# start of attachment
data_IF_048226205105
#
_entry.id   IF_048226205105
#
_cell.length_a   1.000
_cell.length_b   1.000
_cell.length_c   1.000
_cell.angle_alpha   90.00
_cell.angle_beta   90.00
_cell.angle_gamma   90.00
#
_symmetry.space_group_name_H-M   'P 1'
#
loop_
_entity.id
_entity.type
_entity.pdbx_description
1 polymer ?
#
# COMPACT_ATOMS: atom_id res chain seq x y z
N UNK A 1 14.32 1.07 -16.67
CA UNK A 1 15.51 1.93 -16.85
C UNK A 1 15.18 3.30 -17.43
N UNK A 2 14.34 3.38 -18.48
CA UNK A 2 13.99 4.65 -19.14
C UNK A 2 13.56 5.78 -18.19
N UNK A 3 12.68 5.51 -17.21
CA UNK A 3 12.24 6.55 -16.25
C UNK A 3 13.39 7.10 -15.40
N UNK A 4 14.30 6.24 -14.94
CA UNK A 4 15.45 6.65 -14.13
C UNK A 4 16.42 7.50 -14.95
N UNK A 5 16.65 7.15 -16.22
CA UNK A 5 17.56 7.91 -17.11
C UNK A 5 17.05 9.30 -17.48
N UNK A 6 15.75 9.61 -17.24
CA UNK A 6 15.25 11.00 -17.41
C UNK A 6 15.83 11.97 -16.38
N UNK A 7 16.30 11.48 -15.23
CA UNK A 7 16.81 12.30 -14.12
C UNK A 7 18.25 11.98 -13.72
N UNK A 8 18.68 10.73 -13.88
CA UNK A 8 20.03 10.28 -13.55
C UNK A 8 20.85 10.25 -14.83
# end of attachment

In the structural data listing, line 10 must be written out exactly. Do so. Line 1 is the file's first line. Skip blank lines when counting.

_cell.angle_gamma   90.00